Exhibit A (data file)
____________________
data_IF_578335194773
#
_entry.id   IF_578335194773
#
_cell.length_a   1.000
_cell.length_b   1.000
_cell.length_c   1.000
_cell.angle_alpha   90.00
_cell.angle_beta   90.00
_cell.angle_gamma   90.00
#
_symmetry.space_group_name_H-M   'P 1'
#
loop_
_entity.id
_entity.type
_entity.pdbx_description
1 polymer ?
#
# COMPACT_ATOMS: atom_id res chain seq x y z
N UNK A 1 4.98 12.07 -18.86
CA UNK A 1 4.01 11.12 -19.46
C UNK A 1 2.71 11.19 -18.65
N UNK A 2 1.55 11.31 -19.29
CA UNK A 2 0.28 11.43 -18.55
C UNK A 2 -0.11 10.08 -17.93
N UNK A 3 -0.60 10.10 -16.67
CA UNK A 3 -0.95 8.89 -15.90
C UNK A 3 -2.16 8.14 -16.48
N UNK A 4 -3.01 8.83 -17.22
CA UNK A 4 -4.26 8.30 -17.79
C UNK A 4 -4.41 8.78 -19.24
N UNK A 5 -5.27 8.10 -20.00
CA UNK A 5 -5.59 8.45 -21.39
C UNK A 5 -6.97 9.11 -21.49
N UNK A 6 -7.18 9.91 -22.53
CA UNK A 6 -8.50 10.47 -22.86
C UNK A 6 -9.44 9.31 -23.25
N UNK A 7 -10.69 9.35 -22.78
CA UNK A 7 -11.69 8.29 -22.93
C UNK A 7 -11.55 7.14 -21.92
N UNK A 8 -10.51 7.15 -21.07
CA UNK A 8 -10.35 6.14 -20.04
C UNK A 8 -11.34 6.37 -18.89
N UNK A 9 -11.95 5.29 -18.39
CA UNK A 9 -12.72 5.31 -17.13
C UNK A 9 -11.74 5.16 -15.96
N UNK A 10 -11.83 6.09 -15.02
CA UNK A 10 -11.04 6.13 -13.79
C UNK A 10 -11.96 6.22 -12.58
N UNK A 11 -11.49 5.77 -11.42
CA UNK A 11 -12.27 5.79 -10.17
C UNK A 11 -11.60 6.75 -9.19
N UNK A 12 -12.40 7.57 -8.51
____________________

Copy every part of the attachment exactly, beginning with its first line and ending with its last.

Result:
data_IF_578335194773
#
_entry.id   IF_578335194773
#
_cell.length_a   1.000
_cell.length_b   1.000
_cell.length_c   1.000
_cell.angle_alpha   90.00
_cell.angle_beta   90.00
_cell.angle_gamma   90.00
#
_symmetry.space_group_name_H-M   'P 1'
#
loop_
_entity.id
_entity.type
_entity.pdbx_description
1 polymer ?
#
# COMPACT_ATOMS: atom_id res chain seq x y z
N UNK A 1 4.98 12.07 -18.86
CA UNK A 1 4.01 11.12 -19.46
C UNK A 1 2.71 11.19 -18.65
N UNK A 2 1.55 11.31 -19.29
CA UNK A 2 0.28 11.43 -18.55
C UNK A 2 -0.11 10.08 -17.93
N UNK A 3 -0.60 10.10 -16.67
CA UNK A 3 -0.95 8.89 -15.90
C UNK A 3 -2.16 8.14 -16.48
N UNK A 4 -3.01 8.83 -17.22
CA UNK A 4 -4.26 8.30 -17.79
C UNK A 4 -4.41 8.78 -19.24
N UNK A 5 -5.27 8.10 -20.00
CA UNK A 5 -5.59 8.45 -21.39
C UNK A 5 -6.97 9.11 -21.49
N UNK A 6 -7.18 9.91 -22.53
CA UNK A 6 -8.50 10.47 -22.86
C UNK A 6 -9.44 9.31 -23.25
N UNK A 7 -10.69 9.35 -22.78
CA UNK A 7 -11.69 8.29 -22.93
C UNK A 7 -11.55 7.14 -21.92
N UNK A 8 -10.51 7.15 -21.07
CA UNK A 8 -10.35 6.14 -20.04
C UNK A 8 -11.34 6.37 -18.89
N UNK A 9 -11.95 5.29 -18.39
CA UNK A 9 -12.72 5.31 -17.13
C UNK A 9 -11.74 5.16 -15.96
N UNK A 10 -11.83 6.09 -15.02
CA UNK A 10 -11.04 6.13 -13.79
C UNK A 10 -11.96 6.22 -12.58
N UNK A 11 -11.49 5.77 -11.42
CA UNK A 11 -12.27 5.79 -10.17
C UNK A 11 -11.60 6.75 -9.19
N UNK A 12 -12.40 7.57 -8.51